An electronic home-security system is the single most effective way to deter a potential intruder. But it's expensive, with some costing upward of $3,000 just for hardware and installation.
Though not as effective as an alarm system, a sturdy door lock can nonetheless be an able deterrent. And at prices ranging from $20 to $200, they're considerably cheaper.
We recently tested more than two dozen locks for their resistance to picking, drilling, sawing and kicking. (We sawed through deadbolts, and simulated a burglar's kick by swinging a heavy metal pendulum at doors.) Most of the locks provide at least good kick resistance when installed as is. Several that faltered, meanwhile, were significantly strengthened by replacing the supplied strike (the metal plate that's mounted on the door jamb and into which the lock's bolt slides) with an after-market product.
Our tests covered five types of door locks.
¢ Single-cylinder deadbolt. These have the familiar thumb-turn handle on the inside knob. Although inexpensive and relatively easy to install, they're not the best choice for doors with glass that could be broken by an intruder, who then reaches in and unlocks the door.
¢ Double-cylinder deadbolt. Instead of a thumb-turn handle, the inside portion of these locks has a key slot, same as the outside. They're more secure than single-cylinder locks for doors with glass in or around them, but the inside key needs to be readily accessible for a quick escape.
¢ Surface-mount deadbolt. These D-shaped locks are mounted on the back of the door. While they're less susceptible to being opened by hammering and sawing than other types of locks, their housing may seem bulky and obtrusive. And they can be difficult to install.
¢ High-security deadbolt. The most expensive locks, these have unique pin configurations and hardened cylinders to resist picking and drilling. Since most don't allow unauthorized key duplication, it can be inconvenient and costly to get copies made.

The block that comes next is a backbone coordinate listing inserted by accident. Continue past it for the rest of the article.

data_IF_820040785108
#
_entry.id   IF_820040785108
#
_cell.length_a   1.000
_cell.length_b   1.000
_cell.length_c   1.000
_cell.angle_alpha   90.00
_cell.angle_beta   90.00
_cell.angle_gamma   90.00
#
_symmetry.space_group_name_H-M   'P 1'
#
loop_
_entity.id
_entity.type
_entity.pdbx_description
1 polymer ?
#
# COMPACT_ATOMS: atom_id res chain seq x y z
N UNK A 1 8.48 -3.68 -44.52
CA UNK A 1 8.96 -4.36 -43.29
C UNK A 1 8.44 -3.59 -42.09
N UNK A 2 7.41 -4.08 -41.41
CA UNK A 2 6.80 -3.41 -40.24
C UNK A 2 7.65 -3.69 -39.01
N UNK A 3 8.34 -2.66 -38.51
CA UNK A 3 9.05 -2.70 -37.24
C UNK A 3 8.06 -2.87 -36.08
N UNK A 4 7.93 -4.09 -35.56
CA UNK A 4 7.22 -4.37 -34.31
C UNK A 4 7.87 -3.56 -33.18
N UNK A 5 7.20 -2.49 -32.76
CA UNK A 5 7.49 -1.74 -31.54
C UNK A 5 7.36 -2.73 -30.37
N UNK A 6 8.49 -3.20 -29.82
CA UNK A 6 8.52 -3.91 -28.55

¢ Handle set. These are similar to a standard cylinder deadbolt, but an ornamental handle inside and out replaces the key-in-knob lockset. Handle sets cost more than a stand-alone deadbolt, yet provide no more security.
If you're concerned about thieves who drill and pick - as well as kick - we recommend two Medeco high-security models, both excellent performers as sold. The Maxum Residential RL-011101 ($160) is a single-cylinder lock. The double-cylinder Maxum Residential RL-016100 ($200) is a better choice for doors with glass. Although not quite as resistant to battering as the Medecos, the Assa V6000 ($160) is a very good single-cylinder high-security lock that offers excellent protection against picking and drilling.
Locks that, out of the box, offer excellent kick-in protection (though poor defense against picking and drilling) include the Weslock 671 ($25) and the Emtek Low Profile 8455 ($25). Both are single-cylinder deadbolts that also provide excellent resistance to sawing. Available primarily through locksmiths, they are CR Best Buys. If your door or jamb has glass near the lock, chose the double-cylinder Kwikset UltraMax Security 985S ($50).
Highest-scoring among handle-set locks we tested was the Kwikset UltraMax Signatures Chelsea ($100), which is highly kick resistant as-sold (though not much good against drilling, picking or sawing). Our sole surface-mount lock, the Segal 666 ($50), provided very good kick resistance and excellent defense against sawing, but was susceptible to picking and drilling.
Several other locks we tested showed improved kick protection with the substitution of a sturdier box strike. (We used the Mag Security Box Strike, available at Home Depot for $10.) Another inexpensive way to enhance a new or existing door lock is to replace short mounting screws with 3-inch ones. Screws of that length will penetrate the thin door jamb to reach the studs, providing more resistance to impact.